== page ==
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Understanding the Connection Between Gum Disease and Chronic Diseases

How unhealthy gums impact your health

The connection between gum disease and other diseases has become clearer.

For many years experts believed the worst consequence of gum disease was tooth loss. Now we know that is not always the case.

It's not OK to let gingivitis or gums that bleed go untreated.


Why?

Because gum disease can be treated and controlled.

More importantly, gum disease places you at higher risk for many chronic diseases.

I'm not talking about an occasional gum irritation or a spot that bleed because you flossed it extra hard.  This article refers to constant (chronic) gum disease that keeps your gums always inflamed.


Respiratory disease, heart disease, diabetes, stroke and cardiovascular disease

These are some conditions that have been associated with the bacterial infection and inflammation that occur in those  with gum (periodontal) disease.

With this in mind...taking good care of your teeth and gums should have a high priority.

We can't control everything that impacts our health but with a little effort, everyone can improve the health of their gums.


Bacteria in the bloodstream

Because diseased gums bleed easily, bacteria (found in dental plaque) is free to get into the bloodstream.

When  gums bleed, the bacteria in your mouth can get into your bloodstream.

Once in the bloodstream, bacteria can travel anywhere in the body.

Because your body wants to fight against the bacteria, your arteries could become inflamed or blood clots may form making a heart attack or stroke more likely.

Those with gum disease are almost twice as likely to have coronary artery disease.


Inhaled bacteria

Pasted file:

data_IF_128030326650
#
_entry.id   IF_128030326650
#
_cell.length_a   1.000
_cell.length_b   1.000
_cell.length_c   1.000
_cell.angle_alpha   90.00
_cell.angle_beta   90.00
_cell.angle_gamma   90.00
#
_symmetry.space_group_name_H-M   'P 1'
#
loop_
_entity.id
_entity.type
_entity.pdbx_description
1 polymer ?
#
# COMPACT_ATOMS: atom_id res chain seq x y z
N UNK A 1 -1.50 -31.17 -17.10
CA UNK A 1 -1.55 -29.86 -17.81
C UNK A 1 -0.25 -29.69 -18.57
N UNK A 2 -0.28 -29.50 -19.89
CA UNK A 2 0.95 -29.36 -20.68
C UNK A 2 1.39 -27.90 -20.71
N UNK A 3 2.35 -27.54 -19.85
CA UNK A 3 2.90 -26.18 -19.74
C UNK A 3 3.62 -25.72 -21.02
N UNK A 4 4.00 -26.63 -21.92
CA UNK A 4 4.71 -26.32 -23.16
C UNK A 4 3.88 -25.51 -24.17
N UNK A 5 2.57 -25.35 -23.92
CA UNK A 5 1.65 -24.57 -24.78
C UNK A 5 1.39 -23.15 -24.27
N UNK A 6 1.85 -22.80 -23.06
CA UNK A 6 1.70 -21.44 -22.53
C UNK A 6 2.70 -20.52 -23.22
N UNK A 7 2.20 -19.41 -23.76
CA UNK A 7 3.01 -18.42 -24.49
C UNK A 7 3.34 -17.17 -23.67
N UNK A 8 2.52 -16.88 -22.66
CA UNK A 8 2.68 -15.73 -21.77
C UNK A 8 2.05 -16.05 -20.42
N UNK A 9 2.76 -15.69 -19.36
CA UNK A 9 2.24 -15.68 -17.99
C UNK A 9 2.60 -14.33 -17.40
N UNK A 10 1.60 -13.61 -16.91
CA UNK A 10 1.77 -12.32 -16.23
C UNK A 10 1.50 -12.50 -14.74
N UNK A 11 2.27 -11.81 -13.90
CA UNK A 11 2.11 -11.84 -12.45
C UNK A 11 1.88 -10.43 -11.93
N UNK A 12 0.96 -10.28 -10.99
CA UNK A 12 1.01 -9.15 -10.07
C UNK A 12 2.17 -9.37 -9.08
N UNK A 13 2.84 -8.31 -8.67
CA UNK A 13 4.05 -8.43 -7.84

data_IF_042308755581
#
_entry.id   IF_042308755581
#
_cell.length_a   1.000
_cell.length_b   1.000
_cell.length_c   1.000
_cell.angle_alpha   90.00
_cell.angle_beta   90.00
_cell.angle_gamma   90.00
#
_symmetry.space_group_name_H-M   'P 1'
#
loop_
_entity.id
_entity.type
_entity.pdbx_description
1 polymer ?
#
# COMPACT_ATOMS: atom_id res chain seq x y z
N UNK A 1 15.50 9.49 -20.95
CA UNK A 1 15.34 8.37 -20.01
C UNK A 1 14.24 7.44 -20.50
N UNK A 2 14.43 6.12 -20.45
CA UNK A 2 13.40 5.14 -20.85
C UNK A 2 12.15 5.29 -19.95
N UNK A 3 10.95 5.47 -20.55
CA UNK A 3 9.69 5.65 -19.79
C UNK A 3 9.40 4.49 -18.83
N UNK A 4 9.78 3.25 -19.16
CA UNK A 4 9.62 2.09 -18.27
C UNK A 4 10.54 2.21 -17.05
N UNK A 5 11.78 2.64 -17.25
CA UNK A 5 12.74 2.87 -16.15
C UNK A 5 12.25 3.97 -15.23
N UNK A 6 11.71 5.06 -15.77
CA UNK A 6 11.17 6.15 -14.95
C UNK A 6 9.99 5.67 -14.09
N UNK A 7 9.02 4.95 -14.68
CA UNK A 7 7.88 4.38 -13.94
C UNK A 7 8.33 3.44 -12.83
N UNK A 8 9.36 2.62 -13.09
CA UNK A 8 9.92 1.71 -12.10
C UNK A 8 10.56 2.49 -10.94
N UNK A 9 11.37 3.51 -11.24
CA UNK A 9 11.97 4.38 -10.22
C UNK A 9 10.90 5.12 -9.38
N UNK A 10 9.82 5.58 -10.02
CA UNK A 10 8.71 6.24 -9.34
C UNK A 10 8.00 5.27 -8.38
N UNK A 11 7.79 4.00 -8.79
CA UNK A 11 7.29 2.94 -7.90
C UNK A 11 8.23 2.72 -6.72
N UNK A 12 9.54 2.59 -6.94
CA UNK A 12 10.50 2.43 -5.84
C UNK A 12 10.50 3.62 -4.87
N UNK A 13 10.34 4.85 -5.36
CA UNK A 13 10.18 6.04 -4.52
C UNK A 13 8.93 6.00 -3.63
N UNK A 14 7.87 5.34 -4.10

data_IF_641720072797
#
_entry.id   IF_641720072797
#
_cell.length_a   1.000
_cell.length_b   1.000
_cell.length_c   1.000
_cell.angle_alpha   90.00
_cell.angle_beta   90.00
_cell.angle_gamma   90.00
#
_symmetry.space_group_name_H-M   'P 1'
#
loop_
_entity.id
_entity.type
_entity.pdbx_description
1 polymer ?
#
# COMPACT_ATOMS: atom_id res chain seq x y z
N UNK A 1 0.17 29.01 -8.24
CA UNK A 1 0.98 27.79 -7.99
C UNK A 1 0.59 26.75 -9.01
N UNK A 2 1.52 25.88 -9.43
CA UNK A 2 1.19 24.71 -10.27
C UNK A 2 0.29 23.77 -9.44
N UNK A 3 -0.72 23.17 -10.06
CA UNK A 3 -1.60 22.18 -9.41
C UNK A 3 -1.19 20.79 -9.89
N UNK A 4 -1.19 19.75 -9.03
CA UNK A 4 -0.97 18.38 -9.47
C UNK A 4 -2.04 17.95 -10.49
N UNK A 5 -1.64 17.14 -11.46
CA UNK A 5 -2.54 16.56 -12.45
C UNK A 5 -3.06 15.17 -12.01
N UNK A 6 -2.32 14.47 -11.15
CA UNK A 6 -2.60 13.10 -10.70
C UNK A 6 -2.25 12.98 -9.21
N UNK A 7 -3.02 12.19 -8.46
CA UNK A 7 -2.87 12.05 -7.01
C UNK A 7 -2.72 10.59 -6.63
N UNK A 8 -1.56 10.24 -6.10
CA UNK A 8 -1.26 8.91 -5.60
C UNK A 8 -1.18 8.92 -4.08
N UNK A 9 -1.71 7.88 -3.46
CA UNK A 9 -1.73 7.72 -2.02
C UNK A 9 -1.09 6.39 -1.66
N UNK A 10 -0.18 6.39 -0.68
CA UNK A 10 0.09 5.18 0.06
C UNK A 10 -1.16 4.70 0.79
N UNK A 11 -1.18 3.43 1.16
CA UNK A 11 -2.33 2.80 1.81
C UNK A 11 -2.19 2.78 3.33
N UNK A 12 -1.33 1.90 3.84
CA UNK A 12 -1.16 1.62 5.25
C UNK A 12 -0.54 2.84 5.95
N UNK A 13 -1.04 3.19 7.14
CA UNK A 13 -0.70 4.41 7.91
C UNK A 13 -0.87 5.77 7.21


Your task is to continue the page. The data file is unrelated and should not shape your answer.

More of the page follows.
connection between gum disease and chronic diseases

The connection between gum disease and chronic obstructive pulmonary disease (COPD) exists because of inhaled bacteria. It is possible to inhale or "breath-in" the bacteria that live in your mouth.

Bacteria gets into your lungs and can cause lung infections. If you are in good health, your body is most likely able to deal with the stray bacteria that might find their way into your lungs.

Those with COPD are especially vulnerable to inhaled bacteria. Because their lungs are weaker, they are much more likely to develop bacterial respiratory infections like pneumonia.

The main cause of COPD is smoking. Gum disease can make it worse.


Inflammation

Gum disease is inflammation of your gums. If you have gum disease you also have a higher than normal amount of C reative protein. C reactive protein is made by your liver in response to inflammation.

Inflammation, measured by C reactive protein, is a recently discovered risk factor for heart disease. Some experts believe it is more important than cholesterol levels.

C reactive protein is a possible connection between gum disease and heart disease.


Diabetes and gum disease

Inflammation from gum disease can raise  blood sugar level. Diabetics with high blood sugar are more likely to have complications from their diabetes.

The connection between diabetes and gum disease makes it important for diabetics to prevent gum disease.

According to the American Diabetes Association, 54 million people in the US have pre-diabetes. Some of those pre-diabetics will become diabetic.

Because of inflammation, gum disease speeds-up the progession of pre-diabetes.

Experts don't know everything about diabetes cause, treatment and prevention, but research is pointing to the connection between diabetes and gum disease making good dental care a high priority for those at risk.

There is still much to be learned, but we do know this...

Inflammation is not good for our health and gum disease causes chronic inflammation.  This knowledge along with the risk of losing teeth is enough to keep me flossing!

Learn more about the symptoms of gum disease


Source: American Academy of Periodontology. If you are interested in learning more about the connection between your gums and your health, visit the American Academy of Periodontology website.


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